Entertainment
Beware! The children of the lotus always stand like this just before they strike.
courtesy Lotus Child

A Vancouver Blossom

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Sushi is to Vancouver what beef is to Calgary. Likewise, a hip young indie band from Vancouver that couldn't name their favourite sushi bar would be trusted there as much as a honky-tonk southern Albertan country act who couldn't name a nearby steakhouse: not much.

"King Sushi," says Zachary Gray, co-founder and guitarist of Vancouver's Lotus Child. "We're almost sick of it because we go there all the time--usually after almost every rehearsal. And do you know why it's so great? The chef there has six fingers!"

An extra finger for a sushi chef would be a similarly large boon for a pianist. Though the curious pop-rock group doesn't sport any genetic anomalies, Tom Dobrzanski, their piano player, is gifted with nigh-super human tone detection.

"Tom has this funny--actually, it's kind of scary--talent," explains Gray. "If we're setting our stuff up before the show and there's music playing in the bar, he'll be trying it out on his keyboard and just play whatever's on there."

Often compared to the other piano-fronted indie darlings, Spoon, Lotus Child is leant a curious, standout sound by their choice in instrumentation. Though certainly not an entirely unique idea, the pianos add a layer to the melodies that recalls Paul McCartney, coupled with harmonies that conjure memories of London Calling.

"Spoon wasn't a band I really knew until people started telling us we sounded like them," says Dobrzanski. "Then I bought the records and really liked it because, obviously, it's up our alley. It's funny how we sort of sound like Spoon without ever hearing a record. We were off in our own little world and we just ended up in a similar place."

Spoon is not the only band that Lotus Child has been compared to. Recent reviews have tagged Lotus Child to artists like the Arcade Fire, Muse and Bright Eyes, all distinguished indie acts. Although those artists are quite musically disparate, they've impacted Lotus Child's album, Gossip Diet, in some shape or form.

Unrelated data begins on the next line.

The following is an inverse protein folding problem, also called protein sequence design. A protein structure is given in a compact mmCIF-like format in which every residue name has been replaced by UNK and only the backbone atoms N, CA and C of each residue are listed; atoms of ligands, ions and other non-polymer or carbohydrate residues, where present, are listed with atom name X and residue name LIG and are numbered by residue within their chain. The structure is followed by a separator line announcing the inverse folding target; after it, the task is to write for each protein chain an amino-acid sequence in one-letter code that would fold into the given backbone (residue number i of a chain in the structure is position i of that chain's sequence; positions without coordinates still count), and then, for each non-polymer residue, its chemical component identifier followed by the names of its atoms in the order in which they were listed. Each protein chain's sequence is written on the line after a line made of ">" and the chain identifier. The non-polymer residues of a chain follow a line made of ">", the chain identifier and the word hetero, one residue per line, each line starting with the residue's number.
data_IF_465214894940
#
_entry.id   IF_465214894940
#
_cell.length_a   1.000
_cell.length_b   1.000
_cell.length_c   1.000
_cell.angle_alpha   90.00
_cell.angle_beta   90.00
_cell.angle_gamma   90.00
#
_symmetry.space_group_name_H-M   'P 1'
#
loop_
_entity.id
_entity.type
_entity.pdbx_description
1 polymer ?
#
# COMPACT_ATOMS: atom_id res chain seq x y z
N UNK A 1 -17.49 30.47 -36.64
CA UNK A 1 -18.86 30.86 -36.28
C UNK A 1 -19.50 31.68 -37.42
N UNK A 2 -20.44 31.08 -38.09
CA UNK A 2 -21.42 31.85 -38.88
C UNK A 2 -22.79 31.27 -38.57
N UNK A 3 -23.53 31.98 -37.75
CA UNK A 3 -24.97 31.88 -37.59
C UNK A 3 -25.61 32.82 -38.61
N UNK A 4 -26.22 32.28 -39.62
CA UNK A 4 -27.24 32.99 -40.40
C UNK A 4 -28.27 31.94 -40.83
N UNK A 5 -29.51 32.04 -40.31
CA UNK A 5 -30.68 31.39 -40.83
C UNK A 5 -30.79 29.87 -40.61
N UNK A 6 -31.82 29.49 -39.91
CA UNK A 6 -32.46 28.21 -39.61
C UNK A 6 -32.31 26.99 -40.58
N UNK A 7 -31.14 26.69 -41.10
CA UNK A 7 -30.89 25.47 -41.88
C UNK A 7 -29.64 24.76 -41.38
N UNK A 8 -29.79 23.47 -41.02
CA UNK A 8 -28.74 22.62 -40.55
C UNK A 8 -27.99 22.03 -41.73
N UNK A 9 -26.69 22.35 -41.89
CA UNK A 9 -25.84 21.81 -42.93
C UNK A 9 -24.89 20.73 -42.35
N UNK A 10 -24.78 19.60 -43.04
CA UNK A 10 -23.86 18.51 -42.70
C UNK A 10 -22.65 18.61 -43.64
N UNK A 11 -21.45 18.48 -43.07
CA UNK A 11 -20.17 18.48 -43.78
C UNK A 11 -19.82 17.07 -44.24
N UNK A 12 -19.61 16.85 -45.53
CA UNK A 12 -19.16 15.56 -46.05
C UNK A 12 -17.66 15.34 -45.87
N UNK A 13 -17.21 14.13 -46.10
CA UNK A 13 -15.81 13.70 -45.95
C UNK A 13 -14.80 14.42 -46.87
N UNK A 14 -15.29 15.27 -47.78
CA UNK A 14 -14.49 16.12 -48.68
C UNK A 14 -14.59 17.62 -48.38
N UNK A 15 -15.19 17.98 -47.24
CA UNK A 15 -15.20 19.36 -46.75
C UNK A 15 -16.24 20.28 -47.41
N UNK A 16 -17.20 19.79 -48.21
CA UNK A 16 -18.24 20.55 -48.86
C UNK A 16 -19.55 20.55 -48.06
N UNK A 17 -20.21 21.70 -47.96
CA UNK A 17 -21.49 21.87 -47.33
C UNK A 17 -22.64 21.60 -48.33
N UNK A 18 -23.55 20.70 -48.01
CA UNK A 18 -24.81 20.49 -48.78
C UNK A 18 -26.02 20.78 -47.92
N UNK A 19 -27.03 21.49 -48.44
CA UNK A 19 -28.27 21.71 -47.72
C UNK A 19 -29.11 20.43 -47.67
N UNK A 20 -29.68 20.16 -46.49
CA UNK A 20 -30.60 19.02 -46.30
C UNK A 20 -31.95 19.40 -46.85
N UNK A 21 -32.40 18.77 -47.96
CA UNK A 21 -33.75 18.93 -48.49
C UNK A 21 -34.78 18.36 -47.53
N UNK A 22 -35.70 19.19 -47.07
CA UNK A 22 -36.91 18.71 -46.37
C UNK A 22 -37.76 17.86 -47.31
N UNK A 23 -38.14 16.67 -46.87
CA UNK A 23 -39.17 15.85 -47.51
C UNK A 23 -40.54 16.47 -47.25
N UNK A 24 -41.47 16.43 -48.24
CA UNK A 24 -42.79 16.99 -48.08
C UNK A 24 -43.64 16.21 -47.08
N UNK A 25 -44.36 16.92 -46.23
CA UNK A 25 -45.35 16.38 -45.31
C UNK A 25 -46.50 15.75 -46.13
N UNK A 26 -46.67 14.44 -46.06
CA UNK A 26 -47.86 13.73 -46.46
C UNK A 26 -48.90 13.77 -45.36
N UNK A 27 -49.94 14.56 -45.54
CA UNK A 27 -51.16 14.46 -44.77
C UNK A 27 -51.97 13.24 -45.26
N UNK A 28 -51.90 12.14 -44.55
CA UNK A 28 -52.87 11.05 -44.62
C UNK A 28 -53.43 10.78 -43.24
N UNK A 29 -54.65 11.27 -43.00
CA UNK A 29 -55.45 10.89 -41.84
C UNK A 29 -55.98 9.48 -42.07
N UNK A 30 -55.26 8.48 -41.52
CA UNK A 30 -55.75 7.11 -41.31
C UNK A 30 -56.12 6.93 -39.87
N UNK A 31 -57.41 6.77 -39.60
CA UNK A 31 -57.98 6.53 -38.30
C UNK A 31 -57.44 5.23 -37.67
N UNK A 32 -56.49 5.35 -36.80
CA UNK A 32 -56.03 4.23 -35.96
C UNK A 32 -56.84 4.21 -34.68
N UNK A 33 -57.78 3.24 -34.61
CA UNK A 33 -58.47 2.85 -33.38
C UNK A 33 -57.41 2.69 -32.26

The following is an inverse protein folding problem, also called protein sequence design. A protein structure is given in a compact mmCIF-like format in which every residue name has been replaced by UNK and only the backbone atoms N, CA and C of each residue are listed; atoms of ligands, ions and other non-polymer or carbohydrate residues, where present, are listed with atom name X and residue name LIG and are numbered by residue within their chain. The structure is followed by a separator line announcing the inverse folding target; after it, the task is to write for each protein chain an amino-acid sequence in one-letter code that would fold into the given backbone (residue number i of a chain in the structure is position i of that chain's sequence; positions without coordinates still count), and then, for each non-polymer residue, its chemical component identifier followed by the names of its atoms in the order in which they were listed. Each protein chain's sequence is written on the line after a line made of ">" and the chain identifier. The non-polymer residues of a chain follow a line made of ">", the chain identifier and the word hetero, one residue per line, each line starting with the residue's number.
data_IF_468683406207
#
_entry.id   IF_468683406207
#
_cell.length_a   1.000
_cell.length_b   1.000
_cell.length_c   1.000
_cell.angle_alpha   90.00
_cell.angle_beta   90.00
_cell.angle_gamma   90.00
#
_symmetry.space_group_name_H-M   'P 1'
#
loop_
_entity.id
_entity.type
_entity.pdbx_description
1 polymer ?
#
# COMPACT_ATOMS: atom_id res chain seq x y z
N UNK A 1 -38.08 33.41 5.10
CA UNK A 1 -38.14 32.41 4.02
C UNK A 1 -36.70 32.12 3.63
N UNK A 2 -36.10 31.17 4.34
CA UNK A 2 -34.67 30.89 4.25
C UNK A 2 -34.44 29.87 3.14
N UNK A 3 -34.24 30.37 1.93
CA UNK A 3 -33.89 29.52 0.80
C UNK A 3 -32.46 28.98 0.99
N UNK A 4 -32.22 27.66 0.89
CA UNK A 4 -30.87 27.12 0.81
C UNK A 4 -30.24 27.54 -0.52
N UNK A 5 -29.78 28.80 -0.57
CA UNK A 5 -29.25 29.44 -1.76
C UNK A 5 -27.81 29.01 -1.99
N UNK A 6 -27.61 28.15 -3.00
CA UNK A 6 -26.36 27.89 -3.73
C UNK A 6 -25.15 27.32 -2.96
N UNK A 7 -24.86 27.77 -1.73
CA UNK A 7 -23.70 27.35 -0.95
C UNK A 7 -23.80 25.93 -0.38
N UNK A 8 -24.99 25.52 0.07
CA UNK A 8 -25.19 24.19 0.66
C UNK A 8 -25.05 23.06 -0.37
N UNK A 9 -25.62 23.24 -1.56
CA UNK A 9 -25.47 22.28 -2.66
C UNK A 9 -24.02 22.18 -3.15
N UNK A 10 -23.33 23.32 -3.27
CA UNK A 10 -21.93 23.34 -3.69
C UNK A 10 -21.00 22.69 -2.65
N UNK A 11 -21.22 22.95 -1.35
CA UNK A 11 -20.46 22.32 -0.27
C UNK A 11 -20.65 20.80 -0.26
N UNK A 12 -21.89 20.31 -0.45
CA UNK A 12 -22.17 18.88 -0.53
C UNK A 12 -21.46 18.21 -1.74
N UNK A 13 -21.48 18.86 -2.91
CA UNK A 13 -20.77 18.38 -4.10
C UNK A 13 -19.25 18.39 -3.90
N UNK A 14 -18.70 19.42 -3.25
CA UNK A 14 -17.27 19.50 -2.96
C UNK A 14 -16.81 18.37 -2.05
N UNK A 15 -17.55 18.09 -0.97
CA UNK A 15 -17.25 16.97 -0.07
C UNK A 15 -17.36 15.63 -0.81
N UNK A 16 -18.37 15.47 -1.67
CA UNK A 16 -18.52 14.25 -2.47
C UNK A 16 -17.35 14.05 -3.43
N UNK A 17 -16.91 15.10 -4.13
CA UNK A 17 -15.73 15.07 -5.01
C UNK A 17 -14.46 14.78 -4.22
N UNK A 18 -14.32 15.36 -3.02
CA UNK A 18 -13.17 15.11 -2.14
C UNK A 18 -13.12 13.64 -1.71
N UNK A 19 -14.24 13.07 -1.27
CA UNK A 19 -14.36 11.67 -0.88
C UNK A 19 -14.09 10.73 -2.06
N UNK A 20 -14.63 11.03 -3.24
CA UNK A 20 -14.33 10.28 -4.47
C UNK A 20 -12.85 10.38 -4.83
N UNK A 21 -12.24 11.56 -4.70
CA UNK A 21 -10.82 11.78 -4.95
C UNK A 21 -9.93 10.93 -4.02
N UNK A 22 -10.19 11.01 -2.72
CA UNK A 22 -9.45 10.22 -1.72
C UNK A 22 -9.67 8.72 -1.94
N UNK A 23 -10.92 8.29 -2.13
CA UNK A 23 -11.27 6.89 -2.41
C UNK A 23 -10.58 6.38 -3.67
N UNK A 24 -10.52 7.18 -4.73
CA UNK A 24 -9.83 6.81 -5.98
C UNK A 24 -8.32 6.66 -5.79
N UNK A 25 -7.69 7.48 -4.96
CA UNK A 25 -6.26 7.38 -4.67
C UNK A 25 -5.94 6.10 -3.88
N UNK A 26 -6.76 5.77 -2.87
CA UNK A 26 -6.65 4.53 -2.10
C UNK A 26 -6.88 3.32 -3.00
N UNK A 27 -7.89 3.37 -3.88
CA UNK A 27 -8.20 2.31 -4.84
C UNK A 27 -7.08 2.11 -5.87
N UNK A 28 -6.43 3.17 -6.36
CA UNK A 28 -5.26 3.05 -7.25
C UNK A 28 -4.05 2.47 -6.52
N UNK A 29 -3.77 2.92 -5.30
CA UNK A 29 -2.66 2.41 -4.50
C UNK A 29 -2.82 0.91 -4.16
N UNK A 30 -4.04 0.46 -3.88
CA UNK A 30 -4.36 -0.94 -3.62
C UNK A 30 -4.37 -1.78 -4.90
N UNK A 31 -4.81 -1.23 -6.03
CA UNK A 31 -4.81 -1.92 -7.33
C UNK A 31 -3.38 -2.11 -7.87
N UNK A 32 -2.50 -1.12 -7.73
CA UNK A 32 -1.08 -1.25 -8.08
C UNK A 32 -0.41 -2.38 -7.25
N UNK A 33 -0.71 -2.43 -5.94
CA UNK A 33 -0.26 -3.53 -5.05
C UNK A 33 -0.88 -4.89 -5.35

"We listened to [all those bands] at some point in the last four years," explains Gray. "And the writing of the songs [on Gossip Diet] were over the past three years."

With the songs written and the album stacked across store shelves nation-wide, the the next step hangs ominously over any independent band's head. As it goes with any good music, though, the move away from the scenester status and into mainstream labeldom is all but inevitable.

"We're definitely getting to the point where we do want to make the move to a label," says Dobrzanski. "We were never in a big hurry. It wasn't necessarily our goal to sign to a major label right away. We wanted to establish ourselves and come out with a record. Learn to stand on our own two feet."

Last year, Lotus Child did two western Canadian tours and recorded their first full-length at Warehouse Studio with producer Howard Redekopp (the New Pornographers and Tegan and Sara). The boys anticipate another busy year as they travel across the nation to promote an EP they plan on recording soon.

Even with semi-mainstream popularity well within their grasp, with any luck Lotus Child will maintain some of the indie-sensibility that provided their kick-start. Either way, they're not likely to give up the Vancouver sushi tradition any time soon.

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